TAMPA — Lorna Taylor, president and CEO of Premier Eye Care, will receive the Tampa Bay Ethics Award from The University of Tampa Center for Ethics at a breakfast and ceremony on Friday, Oct. 6. The event begins at 7:30 a.m. in the Vaughn Center Crescent Club on the UT campus, 401 W. Kennedy Blvd.
Taylor is an accomplished leader, both in directing fast-growing Premier and in making impact in the community. Premier manages full-risk medical and routine ophthalmic care for more than 4 million people and is recognized for its industry-leading technology-based solutions, as well as its successful corporate culture. With commitments such as diversity at every level of leadership, paying a living wage and gender pay equity, Premier has a 4 percent turnover rate, significantly lower than the 21 percent industry average.
One of the top business leaders in Florida, Taylor was the winner in the Health & Wellness category of the 2013 Tampa Bay Business Journal’s Business Woman of the Year awards, while also receiving Angie’s Award, given to the finalist who best exemplifies commitment to community service. The award reflected Premier Eye Care’s far-reaching community involvement, which ranges from supporting arts and culture to the prevention of domestic violence.
Personally, Taylor is involved in a wide variety of community and charitable causes. She serves on the board of trustees for The Dalí Museum, and on the Moffitt Medical Directors Board, Preserve Vision Florida, Florida Coalition Against Domestic Violence Foundation, Arts Conservatory for Teens, and Tampa Bay Businesses for Culture and the Arts. She also serves on the UT Board of Trustees.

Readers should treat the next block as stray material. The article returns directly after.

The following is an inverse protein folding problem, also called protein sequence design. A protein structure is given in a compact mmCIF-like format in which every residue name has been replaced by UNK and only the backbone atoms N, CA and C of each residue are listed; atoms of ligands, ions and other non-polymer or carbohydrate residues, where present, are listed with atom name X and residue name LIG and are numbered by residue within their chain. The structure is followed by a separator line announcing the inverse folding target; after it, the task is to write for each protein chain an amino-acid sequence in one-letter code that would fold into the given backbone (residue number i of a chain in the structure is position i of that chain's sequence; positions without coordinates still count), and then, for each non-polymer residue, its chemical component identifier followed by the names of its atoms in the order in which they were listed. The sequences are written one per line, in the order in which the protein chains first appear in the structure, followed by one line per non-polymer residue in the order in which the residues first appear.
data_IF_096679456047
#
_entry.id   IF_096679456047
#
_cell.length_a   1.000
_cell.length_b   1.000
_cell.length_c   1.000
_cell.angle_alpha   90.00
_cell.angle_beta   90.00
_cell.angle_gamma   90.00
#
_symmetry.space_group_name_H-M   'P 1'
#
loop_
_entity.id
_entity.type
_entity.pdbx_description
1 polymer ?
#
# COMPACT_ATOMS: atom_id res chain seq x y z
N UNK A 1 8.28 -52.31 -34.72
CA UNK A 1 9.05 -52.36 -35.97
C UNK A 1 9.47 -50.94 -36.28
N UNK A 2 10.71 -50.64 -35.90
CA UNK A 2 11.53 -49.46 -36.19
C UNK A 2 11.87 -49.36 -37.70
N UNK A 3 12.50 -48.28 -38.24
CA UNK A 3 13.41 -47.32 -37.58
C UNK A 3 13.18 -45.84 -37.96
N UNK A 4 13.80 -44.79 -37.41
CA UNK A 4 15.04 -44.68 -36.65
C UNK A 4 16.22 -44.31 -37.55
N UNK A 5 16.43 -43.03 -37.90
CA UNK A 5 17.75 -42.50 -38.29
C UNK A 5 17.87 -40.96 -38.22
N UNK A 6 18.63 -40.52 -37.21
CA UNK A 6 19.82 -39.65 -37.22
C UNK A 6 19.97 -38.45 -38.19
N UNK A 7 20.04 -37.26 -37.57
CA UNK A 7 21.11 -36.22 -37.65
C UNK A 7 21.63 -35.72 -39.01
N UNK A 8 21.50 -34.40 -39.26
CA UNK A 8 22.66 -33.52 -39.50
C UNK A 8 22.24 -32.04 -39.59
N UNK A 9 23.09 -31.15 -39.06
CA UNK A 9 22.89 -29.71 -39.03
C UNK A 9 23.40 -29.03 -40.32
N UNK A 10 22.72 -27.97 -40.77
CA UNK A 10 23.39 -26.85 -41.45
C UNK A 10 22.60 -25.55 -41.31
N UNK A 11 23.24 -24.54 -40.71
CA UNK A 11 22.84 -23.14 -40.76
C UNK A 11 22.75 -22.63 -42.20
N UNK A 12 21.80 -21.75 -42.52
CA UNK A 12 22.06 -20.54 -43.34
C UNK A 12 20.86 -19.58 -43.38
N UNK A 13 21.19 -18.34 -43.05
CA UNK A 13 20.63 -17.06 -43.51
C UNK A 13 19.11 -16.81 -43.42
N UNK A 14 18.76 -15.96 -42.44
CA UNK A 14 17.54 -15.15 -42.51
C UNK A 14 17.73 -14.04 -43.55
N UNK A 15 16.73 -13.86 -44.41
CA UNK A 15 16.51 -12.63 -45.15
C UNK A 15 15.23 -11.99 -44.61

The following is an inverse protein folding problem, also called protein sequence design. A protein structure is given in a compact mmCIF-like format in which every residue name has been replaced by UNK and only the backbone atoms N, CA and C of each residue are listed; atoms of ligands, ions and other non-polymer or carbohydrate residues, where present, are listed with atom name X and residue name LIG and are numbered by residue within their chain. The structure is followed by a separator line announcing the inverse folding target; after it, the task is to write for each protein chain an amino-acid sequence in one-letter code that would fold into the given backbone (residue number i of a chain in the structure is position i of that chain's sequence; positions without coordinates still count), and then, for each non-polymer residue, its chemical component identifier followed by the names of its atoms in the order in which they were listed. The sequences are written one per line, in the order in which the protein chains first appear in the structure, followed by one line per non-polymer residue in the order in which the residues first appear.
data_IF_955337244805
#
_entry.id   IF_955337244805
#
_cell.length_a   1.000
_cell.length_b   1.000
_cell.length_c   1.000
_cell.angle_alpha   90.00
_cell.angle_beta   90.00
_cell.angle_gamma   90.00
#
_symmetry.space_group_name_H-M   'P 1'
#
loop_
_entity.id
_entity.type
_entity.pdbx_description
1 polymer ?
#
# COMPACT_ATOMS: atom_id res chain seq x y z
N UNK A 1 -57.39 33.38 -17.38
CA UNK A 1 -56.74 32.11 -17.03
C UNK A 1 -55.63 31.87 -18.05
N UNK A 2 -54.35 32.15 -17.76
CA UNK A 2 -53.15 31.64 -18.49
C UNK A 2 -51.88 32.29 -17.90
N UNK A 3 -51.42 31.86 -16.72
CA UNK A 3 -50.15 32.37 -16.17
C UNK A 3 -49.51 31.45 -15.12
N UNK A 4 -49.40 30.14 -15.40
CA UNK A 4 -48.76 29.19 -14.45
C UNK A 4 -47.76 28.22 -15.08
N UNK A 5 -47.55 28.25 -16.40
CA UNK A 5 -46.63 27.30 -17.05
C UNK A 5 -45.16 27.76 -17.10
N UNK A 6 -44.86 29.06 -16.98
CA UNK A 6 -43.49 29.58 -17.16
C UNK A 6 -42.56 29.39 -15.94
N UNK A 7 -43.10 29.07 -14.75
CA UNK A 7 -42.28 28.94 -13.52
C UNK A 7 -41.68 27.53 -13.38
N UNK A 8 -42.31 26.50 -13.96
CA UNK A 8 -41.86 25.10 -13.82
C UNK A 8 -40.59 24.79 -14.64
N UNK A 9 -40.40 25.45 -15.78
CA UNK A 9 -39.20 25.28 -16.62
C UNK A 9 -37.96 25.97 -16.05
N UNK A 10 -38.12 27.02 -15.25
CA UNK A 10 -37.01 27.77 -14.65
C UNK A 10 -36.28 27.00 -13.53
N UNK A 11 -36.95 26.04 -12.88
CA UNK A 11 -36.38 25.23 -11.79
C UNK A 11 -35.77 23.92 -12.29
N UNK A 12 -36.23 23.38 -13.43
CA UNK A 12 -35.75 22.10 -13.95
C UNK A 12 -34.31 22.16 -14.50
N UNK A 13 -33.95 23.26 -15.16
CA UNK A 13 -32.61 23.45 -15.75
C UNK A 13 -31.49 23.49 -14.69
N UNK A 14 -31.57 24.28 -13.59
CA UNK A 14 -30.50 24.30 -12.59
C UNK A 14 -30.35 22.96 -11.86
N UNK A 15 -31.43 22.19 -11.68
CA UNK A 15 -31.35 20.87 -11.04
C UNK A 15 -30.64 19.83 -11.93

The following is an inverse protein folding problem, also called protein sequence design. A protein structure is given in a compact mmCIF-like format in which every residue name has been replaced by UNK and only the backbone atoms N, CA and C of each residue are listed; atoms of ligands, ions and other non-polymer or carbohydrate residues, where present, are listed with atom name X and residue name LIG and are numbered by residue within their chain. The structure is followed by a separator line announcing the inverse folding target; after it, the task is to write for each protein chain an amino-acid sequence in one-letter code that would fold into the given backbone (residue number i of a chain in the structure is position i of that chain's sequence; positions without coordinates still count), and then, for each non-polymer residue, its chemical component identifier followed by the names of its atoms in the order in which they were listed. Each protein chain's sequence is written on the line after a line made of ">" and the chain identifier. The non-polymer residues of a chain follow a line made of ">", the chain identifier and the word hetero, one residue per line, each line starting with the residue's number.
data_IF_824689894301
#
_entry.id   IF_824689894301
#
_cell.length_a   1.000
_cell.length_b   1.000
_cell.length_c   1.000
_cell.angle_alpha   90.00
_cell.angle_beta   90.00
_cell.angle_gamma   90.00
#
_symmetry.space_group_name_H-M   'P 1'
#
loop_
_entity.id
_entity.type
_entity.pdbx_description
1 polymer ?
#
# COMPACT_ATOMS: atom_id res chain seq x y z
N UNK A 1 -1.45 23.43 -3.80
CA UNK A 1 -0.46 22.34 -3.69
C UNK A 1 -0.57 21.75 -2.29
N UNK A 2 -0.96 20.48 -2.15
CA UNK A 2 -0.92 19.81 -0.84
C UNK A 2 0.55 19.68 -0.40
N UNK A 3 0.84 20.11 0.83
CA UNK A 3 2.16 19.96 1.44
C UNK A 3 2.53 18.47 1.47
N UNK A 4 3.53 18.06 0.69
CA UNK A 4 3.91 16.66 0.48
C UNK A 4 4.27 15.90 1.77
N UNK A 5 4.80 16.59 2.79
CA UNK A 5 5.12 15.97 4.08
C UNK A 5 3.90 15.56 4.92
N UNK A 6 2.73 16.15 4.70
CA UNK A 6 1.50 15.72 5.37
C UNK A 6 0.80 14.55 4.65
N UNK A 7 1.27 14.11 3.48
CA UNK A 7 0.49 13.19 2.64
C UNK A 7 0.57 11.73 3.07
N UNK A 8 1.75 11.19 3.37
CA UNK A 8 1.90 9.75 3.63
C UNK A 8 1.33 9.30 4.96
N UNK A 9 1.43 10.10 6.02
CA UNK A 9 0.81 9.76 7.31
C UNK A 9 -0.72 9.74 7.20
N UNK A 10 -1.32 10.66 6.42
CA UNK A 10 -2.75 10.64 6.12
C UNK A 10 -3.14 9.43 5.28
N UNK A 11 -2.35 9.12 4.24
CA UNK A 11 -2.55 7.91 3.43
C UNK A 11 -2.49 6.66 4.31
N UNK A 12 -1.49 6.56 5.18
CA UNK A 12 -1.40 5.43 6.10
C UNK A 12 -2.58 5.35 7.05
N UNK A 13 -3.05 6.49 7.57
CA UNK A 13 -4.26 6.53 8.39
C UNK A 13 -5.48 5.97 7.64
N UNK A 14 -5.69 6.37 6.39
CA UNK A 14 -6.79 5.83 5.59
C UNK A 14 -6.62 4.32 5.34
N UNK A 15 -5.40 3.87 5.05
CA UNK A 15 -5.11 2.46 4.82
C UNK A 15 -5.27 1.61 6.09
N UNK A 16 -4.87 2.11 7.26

The UT Center for Ethics will honor Taylor at the 27th annual Business Ethics Breakfast. The center conducts many programs throughout the year that combine education and business services, and is supported by an advisory board of business and community leaders.
Former winners of the ethics award include former Florida governor Bob Martinez, Freddie Solomon, former Tampa mayor Pam Iorio, John Sykes, James Ferman Jr., Richard Gonzmart and Sam Ellison. Nominees for the award must live and work in the Tampa Bay area, and must demonstrate high ethical character in their everyday lives. They must promote and encourage ethics and integrity in the workplace or other organizations and exhibit respect, trustworthiness, caring, fairness and justice.
The event is free for UT students, faculty and staff. Individual tickets are $25, a table of eight is $150 and corporate sponsorships range from $750–$1,500. For more information or reservations, go to www.ut.edu/TampaBayEthicsAward or call the Center for Ethics coordinator, Jessica Luce, at (813) 257-3039.
The University of Tampa is a private, residential university located on 110 acres on the riverfront in downtown Tampa. Known for academic excellence, personal attention and real-world experience in its undergraduate and graduate programs, the University serves approximately 9,000 students from 50 states and 140 countries. Approximately 65 percent of full-time students live on campus, and more than half of UT students are from Florida.